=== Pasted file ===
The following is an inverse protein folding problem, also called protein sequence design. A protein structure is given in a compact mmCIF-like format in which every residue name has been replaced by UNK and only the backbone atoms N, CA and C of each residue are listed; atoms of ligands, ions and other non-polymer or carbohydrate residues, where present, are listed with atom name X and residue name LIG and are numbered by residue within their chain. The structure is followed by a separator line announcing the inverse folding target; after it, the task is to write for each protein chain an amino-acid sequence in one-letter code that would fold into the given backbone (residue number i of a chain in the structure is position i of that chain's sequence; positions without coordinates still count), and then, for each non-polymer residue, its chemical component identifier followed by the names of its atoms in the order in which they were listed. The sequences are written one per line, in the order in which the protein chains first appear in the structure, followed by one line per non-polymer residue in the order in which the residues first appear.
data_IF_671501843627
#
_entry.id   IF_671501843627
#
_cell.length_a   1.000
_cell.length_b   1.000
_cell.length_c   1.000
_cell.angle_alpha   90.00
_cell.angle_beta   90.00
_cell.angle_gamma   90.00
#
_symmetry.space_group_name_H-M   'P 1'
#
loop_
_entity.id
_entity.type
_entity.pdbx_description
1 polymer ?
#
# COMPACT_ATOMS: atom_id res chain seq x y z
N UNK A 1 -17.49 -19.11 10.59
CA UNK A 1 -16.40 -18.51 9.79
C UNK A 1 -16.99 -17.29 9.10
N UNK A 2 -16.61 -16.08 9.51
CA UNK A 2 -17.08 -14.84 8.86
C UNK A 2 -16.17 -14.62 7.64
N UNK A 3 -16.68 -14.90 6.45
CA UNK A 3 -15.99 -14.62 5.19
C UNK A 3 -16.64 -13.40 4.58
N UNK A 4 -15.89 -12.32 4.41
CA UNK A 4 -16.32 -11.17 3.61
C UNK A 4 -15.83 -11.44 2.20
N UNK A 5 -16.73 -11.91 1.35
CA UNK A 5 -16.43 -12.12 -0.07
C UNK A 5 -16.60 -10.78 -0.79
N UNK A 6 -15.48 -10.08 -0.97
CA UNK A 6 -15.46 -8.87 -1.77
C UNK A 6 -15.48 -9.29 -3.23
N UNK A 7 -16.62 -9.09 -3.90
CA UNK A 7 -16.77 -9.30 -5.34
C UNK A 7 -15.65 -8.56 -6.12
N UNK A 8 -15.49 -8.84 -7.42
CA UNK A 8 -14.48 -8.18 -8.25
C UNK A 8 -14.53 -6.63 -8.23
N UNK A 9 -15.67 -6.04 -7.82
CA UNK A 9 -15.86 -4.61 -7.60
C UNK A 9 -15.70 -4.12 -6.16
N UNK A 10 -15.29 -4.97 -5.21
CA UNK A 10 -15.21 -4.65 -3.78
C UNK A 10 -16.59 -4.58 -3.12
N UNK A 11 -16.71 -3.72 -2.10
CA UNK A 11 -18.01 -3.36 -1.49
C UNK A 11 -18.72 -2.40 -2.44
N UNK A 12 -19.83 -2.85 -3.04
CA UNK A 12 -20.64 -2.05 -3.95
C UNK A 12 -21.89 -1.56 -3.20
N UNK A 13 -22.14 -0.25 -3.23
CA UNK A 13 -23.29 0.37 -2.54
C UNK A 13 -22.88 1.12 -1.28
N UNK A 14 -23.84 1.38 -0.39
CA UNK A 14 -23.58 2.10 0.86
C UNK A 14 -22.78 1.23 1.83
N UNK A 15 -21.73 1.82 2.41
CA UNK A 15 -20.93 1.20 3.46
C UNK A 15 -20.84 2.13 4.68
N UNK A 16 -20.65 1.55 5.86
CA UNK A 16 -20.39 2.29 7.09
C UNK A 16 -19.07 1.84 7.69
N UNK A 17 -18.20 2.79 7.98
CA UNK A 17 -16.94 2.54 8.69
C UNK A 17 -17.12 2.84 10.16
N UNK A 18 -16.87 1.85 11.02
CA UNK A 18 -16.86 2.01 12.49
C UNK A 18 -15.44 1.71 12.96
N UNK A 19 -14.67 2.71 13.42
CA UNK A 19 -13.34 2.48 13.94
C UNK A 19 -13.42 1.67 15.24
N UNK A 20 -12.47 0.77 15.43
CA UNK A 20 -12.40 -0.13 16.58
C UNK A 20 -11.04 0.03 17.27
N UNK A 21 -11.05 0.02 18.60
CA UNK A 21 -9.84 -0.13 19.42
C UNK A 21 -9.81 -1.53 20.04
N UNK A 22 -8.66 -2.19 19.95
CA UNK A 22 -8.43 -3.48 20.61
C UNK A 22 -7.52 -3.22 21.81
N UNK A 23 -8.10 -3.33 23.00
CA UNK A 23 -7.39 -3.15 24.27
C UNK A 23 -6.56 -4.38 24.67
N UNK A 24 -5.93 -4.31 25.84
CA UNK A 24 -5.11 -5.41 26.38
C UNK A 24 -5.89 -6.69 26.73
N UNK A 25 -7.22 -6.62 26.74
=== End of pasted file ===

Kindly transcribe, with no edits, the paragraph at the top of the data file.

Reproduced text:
The following is an inverse protein folding problem, also called protein sequence design. A protein structure is given in a compact mmCIF-like format in which every residue name has been replaced by UNK and only the backbone atoms N, CA and C of each residue are listed; atoms of ligands, ions and other non-polymer or carbohydrate residues, where present, are listed with atom name X and residue name LIG and are numbered by residue within their chain. The structure is followed by a separator line announcing the inverse folding target; after it, the task is to write for each protein chain an amino-acid sequence in one-letter code that would fold into the given backbone (residue number i of a chain in the structure is position i of that chain's sequence; positions without coordinates still count), and then, for each non-polymer residue, its chemical component identifier followed by the names of its atoms in the order in which they were listed. The sequences are written one per line, in the order in which the protein chains first appear in the structure, followed by one line per non-polymer residue in the order in which the residues first appear.